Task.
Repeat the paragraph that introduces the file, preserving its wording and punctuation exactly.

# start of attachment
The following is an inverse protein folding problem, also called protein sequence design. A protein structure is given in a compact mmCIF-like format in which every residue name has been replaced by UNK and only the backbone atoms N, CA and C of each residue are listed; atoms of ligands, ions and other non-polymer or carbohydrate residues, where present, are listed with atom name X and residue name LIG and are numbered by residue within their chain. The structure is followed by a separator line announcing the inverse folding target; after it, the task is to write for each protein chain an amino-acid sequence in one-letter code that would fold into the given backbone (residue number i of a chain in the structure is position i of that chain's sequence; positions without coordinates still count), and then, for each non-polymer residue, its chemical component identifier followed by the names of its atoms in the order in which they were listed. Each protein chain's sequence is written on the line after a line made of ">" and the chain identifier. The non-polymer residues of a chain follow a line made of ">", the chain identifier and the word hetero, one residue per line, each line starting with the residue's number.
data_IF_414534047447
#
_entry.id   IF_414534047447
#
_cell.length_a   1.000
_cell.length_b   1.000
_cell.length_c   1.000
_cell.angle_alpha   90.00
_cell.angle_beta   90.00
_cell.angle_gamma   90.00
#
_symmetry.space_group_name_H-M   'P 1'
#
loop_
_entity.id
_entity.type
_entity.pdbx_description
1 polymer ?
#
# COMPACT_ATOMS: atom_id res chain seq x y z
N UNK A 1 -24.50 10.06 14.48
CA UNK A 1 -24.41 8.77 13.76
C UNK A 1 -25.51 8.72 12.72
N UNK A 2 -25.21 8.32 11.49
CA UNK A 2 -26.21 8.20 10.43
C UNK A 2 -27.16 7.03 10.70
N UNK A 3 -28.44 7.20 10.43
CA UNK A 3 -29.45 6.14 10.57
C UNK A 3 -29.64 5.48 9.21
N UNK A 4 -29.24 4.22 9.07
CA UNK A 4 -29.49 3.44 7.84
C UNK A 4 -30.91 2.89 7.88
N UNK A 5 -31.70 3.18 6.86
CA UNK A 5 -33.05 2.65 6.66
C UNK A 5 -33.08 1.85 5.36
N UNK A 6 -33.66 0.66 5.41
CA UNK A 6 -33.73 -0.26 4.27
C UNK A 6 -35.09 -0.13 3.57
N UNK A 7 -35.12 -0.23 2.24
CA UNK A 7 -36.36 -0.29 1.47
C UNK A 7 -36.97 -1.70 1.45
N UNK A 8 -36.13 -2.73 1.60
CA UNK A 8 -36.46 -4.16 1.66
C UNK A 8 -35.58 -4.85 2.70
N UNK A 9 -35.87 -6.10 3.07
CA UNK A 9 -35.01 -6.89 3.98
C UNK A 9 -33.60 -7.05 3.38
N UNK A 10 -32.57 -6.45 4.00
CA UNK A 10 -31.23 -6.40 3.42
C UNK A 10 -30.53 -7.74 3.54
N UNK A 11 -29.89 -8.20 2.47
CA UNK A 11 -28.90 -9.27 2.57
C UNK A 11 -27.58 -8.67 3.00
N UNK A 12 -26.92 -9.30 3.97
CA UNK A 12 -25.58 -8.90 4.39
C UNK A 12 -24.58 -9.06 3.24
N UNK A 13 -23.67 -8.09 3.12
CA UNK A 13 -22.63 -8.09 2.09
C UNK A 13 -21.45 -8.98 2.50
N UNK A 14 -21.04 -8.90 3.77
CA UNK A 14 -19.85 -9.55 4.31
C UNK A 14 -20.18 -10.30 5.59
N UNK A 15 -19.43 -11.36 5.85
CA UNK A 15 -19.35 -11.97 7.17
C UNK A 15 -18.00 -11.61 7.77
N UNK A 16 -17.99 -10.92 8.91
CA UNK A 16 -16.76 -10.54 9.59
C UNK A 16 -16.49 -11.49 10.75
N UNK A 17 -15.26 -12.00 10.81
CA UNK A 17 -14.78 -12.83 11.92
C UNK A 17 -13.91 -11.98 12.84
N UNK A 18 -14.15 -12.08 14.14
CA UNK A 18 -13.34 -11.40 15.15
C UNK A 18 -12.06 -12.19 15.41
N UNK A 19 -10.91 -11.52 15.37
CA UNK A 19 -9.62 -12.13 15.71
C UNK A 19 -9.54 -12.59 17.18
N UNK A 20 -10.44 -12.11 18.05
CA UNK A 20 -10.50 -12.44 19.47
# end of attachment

The following is an inverse protein folding problem, also called protein sequence design. A protein structure is given in a compact mmCIF-like format in which every residue name has been replaced by UNK and only the backbone atoms N, CA and C of each residue are listed; atoms of ligands, ions and other non-polymer or carbohydrate residues, where present, are listed with atom name X and residue name LIG and are numbered by residue within their chain. The structure is followed by a separator line announcing the inverse folding target; after it, the task is to write for each protein chain an amino-acid sequence in one-letter code that would fold into the given backbone (residue number i of a chain in the structure is position i of that chain's sequence; positions without coordinates still count), and then, for each non-polymer residue, its chemical component identifier followed by the names of its atoms in the order in which they were listed. Each protein chain's sequence is written on the line after a line made of ">" and the chain identifier. The non-polymer residues of a chain follow a line made of ">", the chain identifier and the word hetero, one residue per line, each line starting with the residue's number.